Northern Italy, one of the hardest-hit areas during the early days of the COVID-19 pandemic, is poised to come out of the pandemic far stronger, with a greater emphasis on green space and social cohesion, said Pierfrancesco Maran, deputy mayor for urban planning, green areas, and agriculture of the municipality of Milan, speaking at the 2021 ULI Virtual Europe Conference.

“Milan was one of the regions that was hardest hit by the pandemic early on,” said Chris Choa, executive director of urban strategy firm Outcomist. “It was a European gateway, very internationalized, and we saw on one hand the hardship and suffering, but in turn it became in some ways a symbol of a kind of spirit of how you can adapt to adversity and accelerate initiatives that were already in place.”

“It was a hard year for everybody, but for us it was stranger than the others because we were the first to experiment with a lockdown,” explained Maran. “We were probably the first to reopen also. In response to the pandemic forcing people to be outside more, we wanted to push citizens to react [to the new reality], so we created new pedestrian areas, new cycling areas, we asked restaurants and bars to enlarge their space outside. When you’re in crisis, you have to do something new; you don’t have to wait until the crisis is over.”

Maran explained that Milan is still forging ahead with the 2026 Winter Olympics. The pandemic has given them ideas to explore that they had not thought about before in terms of re-creating the city and the Olympic Village. About five years ago, he said, Milan rediscovered the idea of their public space.
“We realized our city was beautiful, but it was a wonderful place for shopping, night and social lives. Rediscovering the public space was a great find for our city. For Milan, we started to grow up in 2015 and we stopped in 2020 when there was a pandemic. We have to be ready for the Olympic Games and we are full of investments that will be.”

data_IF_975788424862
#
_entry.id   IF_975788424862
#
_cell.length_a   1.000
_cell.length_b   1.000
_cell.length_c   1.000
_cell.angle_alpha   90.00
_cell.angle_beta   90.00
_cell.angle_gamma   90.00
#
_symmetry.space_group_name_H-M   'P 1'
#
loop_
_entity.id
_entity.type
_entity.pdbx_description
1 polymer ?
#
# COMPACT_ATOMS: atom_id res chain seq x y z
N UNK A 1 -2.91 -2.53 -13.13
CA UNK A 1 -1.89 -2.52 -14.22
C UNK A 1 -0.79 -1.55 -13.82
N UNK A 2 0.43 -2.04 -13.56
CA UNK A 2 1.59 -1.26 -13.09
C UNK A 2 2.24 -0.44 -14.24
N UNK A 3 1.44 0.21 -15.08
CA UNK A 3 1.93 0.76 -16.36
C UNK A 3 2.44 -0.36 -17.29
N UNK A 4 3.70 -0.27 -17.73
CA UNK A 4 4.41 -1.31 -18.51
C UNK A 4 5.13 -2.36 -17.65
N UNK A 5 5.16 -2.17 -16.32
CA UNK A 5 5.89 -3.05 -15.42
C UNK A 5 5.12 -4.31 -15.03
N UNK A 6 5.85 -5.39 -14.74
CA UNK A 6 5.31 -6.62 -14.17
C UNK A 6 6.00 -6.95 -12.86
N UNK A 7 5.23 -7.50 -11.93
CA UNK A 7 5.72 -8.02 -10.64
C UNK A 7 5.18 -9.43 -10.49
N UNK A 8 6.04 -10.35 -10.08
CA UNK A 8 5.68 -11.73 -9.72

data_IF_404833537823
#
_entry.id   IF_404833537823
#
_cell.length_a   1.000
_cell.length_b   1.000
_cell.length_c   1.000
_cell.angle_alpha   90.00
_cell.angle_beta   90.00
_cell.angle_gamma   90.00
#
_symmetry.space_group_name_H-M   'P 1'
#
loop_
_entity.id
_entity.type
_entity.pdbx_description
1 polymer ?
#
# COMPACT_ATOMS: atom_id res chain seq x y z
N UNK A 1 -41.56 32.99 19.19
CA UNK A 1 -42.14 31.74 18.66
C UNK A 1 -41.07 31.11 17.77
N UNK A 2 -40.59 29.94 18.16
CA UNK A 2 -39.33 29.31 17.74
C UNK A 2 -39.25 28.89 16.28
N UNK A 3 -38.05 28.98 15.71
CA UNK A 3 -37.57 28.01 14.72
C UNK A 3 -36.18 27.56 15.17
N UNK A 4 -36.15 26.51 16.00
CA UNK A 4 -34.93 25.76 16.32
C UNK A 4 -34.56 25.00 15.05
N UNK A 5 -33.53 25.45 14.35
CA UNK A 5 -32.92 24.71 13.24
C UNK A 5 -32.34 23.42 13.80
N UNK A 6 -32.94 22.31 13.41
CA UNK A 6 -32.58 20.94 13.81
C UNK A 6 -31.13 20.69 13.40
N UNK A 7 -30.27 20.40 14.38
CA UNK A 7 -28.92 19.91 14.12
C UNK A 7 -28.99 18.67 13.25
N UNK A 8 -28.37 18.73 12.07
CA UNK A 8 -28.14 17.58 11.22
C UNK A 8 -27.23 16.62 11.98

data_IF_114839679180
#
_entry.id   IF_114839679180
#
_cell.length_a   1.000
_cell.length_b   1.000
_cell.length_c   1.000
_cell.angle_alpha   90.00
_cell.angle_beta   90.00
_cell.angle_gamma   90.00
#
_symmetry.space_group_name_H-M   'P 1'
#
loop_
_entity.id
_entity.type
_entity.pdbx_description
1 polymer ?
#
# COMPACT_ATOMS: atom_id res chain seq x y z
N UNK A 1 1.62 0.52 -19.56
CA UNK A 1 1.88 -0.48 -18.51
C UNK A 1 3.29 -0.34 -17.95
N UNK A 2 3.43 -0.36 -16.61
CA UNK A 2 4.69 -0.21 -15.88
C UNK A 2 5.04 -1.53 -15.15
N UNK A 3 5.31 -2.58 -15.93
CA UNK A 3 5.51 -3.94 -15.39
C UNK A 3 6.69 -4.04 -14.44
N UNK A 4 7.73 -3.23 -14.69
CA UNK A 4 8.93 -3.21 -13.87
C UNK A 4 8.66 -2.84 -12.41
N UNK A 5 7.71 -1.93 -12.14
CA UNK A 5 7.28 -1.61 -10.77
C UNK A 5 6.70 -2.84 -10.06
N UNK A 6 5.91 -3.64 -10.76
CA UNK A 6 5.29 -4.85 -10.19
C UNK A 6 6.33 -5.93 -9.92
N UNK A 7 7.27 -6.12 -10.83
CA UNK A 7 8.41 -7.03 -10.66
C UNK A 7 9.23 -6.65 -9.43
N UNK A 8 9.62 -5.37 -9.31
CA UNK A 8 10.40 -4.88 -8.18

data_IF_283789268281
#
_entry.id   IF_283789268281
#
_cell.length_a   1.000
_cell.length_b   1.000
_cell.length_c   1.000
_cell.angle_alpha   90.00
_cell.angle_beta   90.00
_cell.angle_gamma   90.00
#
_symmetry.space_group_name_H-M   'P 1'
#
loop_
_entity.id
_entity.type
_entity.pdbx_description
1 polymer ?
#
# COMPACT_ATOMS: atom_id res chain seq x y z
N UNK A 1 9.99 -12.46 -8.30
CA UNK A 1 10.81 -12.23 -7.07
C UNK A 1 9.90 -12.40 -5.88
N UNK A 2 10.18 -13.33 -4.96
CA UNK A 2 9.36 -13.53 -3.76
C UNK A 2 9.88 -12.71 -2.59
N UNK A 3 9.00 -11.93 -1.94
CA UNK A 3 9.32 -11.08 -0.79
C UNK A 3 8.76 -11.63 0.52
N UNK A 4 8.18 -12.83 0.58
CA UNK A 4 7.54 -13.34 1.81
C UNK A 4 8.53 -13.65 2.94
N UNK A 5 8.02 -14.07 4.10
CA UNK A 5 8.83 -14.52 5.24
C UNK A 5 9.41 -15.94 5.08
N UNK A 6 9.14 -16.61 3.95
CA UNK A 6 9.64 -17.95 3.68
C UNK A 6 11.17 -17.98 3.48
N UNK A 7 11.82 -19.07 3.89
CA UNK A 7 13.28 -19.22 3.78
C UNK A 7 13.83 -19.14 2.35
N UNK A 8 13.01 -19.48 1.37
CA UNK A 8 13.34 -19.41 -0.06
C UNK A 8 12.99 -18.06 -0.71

Just because a government changes, Maran said, doesn’t mean that projects have to be restarted because of a new administration. “There is the idea where, when you change city government, you have to start from zero. We don’t think that works, because city projects, planning, need years to move from a project to a realization. So there’s no reason to stop something. You can adapt a project to different goals.” In Milan, he continued, they are more interested in results. “We are more interested in social results. We have to work on the environment [such as climate change and green space].”

To make this happen, “First, you have to create conditions to invest, then you have to redistribute the results to all citizens. We need more social housing than before. We need the citizens of Milan to be part of the success of the city. We need more moral and social attention and more environmental protection than we had before.”

So what does success mean? Ten years down the line, looking back, how would Maran define a changed city for the better? “I think the pandemic changed even the priorities of citizens. I think that, before the pandemic, we were just approaching the idea that a citizen chooses to live in Milan because of jobs. Jobs will be central in the life of everybody, but in addition to that, we want to improve people’s quality of life, add more green space, extend social services. I think this is the future of cities. Before the pandemic, you had to stay in the cities because it was the best place to work. Now, if cities want to be the best place to work, they have to be the best place to live.”

“It’s really about attracting the right kind of people to drive the city forward, and making people attract other people, which is really the formula for success in all cities,” Choa agreed. “Milan has exemplified a new kind of urban spirit, an Olympic spirit, a spirit that can take on real challenges and move forward.”

The full session is available to view for registrants to the 2021 ULI Virtual Europe Conference. Alternatively, you can still register for the conference in order to view all sessions.